Time was running out and she knew it.
Alys let her eyelids drop and rested her head on the soft feather pillow. A tear trickled down from the corner of her eye, slowly running down the creases of her skin and into her ear. She smiled wryly at the warm sensation. She relished every sensation her aging body still had, even tears.
Sunlight spilled through semi-closed curtains, muted by the veils of voile that hung from the rail. Dust motes danced in the summer breeze drifting through the high open window.
The sound of birdsong took her back to days gone by, of days when the sun shone, days when she flirted, and teased, and lived ‘til twilight fell and stars glittered in the sky.
Even the subdued rays teasing her window reminded of nights beneath moonlight, nights of passion, nights of love, and nights embraced in warm arms.
Those days, and nights, were long gone, and so were the people who’d inhabited them with her.
Now, she reclined in solitude upon crisp white sheets, soft pillows, and surrounded by the fragrance of orange blossom from the vase upon her night stand. No one visited any longer except nurses, who were dutiful, and friendly, and engaging, but none were family, none mattered beyond the essentials.
Time was waning and Alys was fine with that.
She listened to the whispering breeze curling around the mock orange outside, lifting the scent to join the foliage in her room. Beneath her dry, closed eyelids her eyes itched, and her nose whistled as she breathed. A limp curl of snow-white hair fell across her brow and tickled her furrowed forehead. Her throat rattled, and despite the nurses’ regular attention, her parched mouth gasped.
Alys placed a frail hand on her chest, gently stroking the lace beneath her fingers, then letting her palm rest still. Her heartbeat pulsed, slowly, steadily – like the rhythm of an evening cricket’s chirrup. She knew the time had come.
She pulled lightly at the ribbons holding her nightgown closed, and they slid away from the bow the night nurse had made. Alys drew her nightgown open and exposed her chest. Pale, papery skin threaded with lilac, purple, and blue veins sat across bones that protruded beneath their fragile shroud. Alys reached down towards her heart, feeling gently along her delicate, cool flesh, until her fingers stopped at warm metal.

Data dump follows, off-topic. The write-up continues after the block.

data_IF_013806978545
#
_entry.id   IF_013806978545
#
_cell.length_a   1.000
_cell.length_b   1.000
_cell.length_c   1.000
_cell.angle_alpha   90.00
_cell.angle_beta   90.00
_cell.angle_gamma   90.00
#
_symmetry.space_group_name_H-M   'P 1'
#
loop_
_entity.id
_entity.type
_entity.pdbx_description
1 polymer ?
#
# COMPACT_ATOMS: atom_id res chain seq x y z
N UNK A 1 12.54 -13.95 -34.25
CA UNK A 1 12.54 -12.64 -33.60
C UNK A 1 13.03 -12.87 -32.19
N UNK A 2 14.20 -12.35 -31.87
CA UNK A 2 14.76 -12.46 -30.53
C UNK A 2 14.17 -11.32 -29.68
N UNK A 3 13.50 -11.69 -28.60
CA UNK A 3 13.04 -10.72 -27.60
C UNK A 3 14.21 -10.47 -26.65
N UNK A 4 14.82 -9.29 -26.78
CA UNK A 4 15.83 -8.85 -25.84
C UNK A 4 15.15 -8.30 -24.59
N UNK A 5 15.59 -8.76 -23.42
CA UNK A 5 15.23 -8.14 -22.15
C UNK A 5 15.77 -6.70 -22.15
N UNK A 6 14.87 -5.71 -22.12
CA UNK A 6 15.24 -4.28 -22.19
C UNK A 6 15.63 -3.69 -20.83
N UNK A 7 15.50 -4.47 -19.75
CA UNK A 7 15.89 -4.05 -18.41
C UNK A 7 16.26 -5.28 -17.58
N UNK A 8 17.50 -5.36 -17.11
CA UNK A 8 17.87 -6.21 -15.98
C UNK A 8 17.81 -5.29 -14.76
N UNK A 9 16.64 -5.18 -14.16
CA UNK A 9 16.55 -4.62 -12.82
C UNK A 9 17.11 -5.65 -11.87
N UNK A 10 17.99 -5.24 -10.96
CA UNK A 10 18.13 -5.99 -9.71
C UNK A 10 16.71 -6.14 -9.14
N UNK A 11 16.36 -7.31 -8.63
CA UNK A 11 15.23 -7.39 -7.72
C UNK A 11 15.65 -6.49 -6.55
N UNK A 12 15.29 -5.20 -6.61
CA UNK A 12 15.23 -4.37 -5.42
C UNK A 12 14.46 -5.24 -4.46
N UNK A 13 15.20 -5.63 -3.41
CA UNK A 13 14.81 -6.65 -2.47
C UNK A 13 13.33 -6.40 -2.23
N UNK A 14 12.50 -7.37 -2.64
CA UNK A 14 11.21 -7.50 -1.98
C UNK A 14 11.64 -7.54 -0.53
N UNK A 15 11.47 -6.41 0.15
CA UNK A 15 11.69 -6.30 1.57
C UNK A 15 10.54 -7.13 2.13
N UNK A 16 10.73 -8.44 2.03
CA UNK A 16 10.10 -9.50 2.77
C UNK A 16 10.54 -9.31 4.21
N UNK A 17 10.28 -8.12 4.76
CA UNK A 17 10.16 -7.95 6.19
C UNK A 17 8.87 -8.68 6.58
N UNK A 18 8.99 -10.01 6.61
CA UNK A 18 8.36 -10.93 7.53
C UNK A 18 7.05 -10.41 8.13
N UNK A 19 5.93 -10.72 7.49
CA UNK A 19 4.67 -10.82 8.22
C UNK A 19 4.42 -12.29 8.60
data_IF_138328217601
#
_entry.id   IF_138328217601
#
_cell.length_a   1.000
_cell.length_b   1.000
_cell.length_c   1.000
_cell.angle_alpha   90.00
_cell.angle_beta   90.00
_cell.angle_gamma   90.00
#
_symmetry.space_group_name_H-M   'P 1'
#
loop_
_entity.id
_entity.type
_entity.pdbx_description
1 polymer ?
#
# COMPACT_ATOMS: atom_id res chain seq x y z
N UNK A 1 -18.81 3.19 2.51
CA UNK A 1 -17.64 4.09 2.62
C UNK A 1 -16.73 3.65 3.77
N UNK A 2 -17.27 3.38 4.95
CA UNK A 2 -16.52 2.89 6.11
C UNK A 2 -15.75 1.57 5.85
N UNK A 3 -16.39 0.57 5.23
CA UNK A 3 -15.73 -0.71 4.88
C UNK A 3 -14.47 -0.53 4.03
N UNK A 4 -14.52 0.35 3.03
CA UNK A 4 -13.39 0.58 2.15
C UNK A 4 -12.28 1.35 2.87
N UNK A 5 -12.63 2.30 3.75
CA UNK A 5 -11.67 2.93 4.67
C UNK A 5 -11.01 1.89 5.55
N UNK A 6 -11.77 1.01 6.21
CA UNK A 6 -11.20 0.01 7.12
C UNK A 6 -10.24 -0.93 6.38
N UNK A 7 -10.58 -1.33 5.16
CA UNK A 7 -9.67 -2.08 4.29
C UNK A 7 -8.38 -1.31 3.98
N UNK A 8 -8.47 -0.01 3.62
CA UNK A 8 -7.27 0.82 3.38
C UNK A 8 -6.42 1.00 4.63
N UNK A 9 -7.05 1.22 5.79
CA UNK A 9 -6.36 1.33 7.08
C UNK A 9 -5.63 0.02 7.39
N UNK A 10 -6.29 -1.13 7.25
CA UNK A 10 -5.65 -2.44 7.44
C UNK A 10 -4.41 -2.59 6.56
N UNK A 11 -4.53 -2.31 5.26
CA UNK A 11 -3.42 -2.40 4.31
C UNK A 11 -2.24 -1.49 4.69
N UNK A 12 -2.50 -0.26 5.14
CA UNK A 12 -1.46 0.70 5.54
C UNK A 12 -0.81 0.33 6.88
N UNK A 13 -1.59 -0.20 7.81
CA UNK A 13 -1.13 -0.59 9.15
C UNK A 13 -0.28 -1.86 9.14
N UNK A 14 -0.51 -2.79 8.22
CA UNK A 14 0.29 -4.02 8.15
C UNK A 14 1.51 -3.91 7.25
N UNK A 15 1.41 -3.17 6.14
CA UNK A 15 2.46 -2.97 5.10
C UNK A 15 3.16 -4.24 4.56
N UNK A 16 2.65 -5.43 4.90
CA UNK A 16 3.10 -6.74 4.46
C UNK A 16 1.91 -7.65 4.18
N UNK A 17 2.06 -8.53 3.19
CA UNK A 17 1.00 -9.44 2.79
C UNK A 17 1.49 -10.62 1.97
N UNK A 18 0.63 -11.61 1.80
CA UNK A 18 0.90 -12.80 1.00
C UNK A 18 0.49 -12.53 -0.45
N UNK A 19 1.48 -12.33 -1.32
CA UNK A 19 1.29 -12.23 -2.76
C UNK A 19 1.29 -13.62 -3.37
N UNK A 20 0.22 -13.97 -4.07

A weary smile curved her lips, and her fingers smoothed over the bronze metal plate that sat over her heart. She lifted a thin tab and withdrew a small key. The key was intricate, ornate, and truly beautiful, and she held it between her fingers with true reverence and gratitude.
Not everyone had a key, but due to heart failure decades ago, when young children still sat on her lap, she’d been fitted with a bio-mechanical heart. Coronary lockets they called them, with a narrow door and an interior mechanism that worked with biology and clockwork movement.
Alys held her key and brought it to her lips. With unsteady arms she lifted her hands to her head, and carefully slotted the key into the bundle of curls upon the crown of her head. She liked shiny things – and hairpins, decorations, and ornaments adorned the nest of tousled hair caught up in her bun. The nurses would search for the key – but it was hers and there wasn’t another like it – and eventually they’d find it, but time…
She’d outlived everyone she cared about, and now was her time. She placed her hands back upon her chest, closed her eyes, and listened to the birdsong at her window. Orange blossom filled her senses, and her mouth lolled slightly open. Her chest rose and fell, and her heartbeat began to slow. Alys felt the sun roll across her and as its warmth finally dissipated, her heart whirred, and jarred, and stopped.
Alys was finally where she wanted to be.
Loving the photo prompt for Miranda’s Mid-Week Flash Challenge over at Finding Clarity.
Write up to 750 words inspired by the prompt photograph.